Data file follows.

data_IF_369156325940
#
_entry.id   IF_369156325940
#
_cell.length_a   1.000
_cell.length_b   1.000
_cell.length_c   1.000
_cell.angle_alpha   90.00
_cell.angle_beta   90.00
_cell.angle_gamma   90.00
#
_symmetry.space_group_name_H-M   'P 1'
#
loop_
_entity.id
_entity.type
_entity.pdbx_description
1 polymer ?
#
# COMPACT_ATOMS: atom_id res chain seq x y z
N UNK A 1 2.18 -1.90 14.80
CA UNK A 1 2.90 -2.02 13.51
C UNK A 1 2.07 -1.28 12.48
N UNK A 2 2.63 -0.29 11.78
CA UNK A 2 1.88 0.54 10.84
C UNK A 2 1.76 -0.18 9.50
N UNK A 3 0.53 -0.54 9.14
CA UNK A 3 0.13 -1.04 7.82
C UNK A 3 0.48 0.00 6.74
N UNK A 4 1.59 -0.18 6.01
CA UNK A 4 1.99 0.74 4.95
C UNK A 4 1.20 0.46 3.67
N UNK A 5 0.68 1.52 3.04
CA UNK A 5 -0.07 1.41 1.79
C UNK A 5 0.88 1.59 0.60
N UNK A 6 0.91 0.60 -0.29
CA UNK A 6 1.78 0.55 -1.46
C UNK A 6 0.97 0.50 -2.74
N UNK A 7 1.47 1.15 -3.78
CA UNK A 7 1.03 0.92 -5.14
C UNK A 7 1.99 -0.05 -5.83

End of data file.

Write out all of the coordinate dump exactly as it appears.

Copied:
data_IF_369156325940
#
_entry.id   IF_369156325940
#
_cell.length_a   1.000
_cell.length_b   1.000
_cell.length_c   1.000
_cell.angle_alpha   90.00
_cell.angle_beta   90.00
_cell.angle_gamma   90.00
#
_symmetry.space_group_name_H-M   'P 1'
#
loop_
_entity.id
_entity.type
_entity.pdbx_description
1 polymer ?
#
# COMPACT_ATOMS: atom_id res chain seq x y z
N UNK A 1 2.18 -1.90 14.80
CA UNK A 1 2.90 -2.02 13.51
C UNK A 1 2.07 -1.28 12.48
N UNK A 2 2.63 -0.29 11.78
CA UNK A 2 1.88 0.54 10.84
C UNK A 2 1.76 -0.18 9.50
N UNK A 3 0.53 -0.54 9.14
CA UNK A 3 0.13 -1.04 7.82
C UNK A 3 0.48 0.00 6.74
N UNK A 4 1.59 -0.18 6.01
CA UNK A 4 1.99 0.74 4.95
C UNK A 4 1.20 0.46 3.67
N UNK A 5 0.68 1.52 3.04
CA UNK A 5 -0.07 1.41 1.79
C UNK A 5 0.88 1.59 0.60
N UNK A 6 0.91 0.60 -0.29
CA UNK A 6 1.78 0.55 -1.46
C UNK A 6 0.97 0.50 -2.74
N UNK A 7 1.47 1.15 -3.78
CA UNK A 7 1.03 0.92 -5.14
C UNK A 7 1.99 -0.05 -5.83